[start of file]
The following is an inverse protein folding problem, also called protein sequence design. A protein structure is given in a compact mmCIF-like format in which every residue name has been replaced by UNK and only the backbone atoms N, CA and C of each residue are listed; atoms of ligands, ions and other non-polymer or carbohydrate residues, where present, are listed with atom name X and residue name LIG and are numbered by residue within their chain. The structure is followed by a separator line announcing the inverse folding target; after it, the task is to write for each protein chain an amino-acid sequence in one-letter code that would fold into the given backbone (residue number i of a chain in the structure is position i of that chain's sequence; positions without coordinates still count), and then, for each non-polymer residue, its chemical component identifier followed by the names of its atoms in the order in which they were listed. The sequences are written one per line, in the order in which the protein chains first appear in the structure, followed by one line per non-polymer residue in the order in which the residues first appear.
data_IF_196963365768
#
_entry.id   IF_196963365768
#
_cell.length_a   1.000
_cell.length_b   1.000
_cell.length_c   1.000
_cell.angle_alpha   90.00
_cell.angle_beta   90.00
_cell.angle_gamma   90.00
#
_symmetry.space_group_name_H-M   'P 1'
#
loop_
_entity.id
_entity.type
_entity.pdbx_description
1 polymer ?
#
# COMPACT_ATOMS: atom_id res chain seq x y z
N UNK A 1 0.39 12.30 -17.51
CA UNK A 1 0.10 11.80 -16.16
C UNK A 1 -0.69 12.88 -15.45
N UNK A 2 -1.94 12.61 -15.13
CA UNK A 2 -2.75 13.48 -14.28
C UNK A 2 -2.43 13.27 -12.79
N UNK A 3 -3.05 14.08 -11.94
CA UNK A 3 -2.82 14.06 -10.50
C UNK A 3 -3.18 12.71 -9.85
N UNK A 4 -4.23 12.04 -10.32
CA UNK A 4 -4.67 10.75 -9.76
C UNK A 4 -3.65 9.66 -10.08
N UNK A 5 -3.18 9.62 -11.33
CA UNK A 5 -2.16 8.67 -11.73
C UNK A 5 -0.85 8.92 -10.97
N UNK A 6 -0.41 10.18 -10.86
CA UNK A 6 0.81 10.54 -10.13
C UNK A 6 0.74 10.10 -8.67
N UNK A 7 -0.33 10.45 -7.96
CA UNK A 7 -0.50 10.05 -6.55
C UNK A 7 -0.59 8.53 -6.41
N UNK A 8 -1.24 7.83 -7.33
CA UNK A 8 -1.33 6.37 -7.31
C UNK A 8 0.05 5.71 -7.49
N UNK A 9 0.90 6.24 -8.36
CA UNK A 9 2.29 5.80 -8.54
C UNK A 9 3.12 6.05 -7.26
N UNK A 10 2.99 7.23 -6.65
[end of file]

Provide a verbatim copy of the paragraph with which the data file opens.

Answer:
The following is an inverse protein folding problem, also called protein sequence design. A protein structure is given in a compact mmCIF-like format in which every residue name has been replaced by UNK and only the backbone atoms N, CA and C of each residue are listed; atoms of ligands, ions and other non-polymer or carbohydrate residues, where present, are listed with atom name X and residue name LIG and are numbered by residue within their chain. The structure is followed by a separator line announcing the inverse folding target; after it, the task is to write for each protein chain an amino-acid sequence in one-letter code that would fold into the given backbone (residue number i of a chain in the structure is position i of that chain's sequence; positions without coordinates still count), and then, for each non-polymer residue, its chemical component identifier followed by the names of its atoms in the order in which they were listed. The sequences are written one per line, in the order in which the protein chains first appear in the structure, followed by one line per non-polymer residue in the order in which the residues first appear.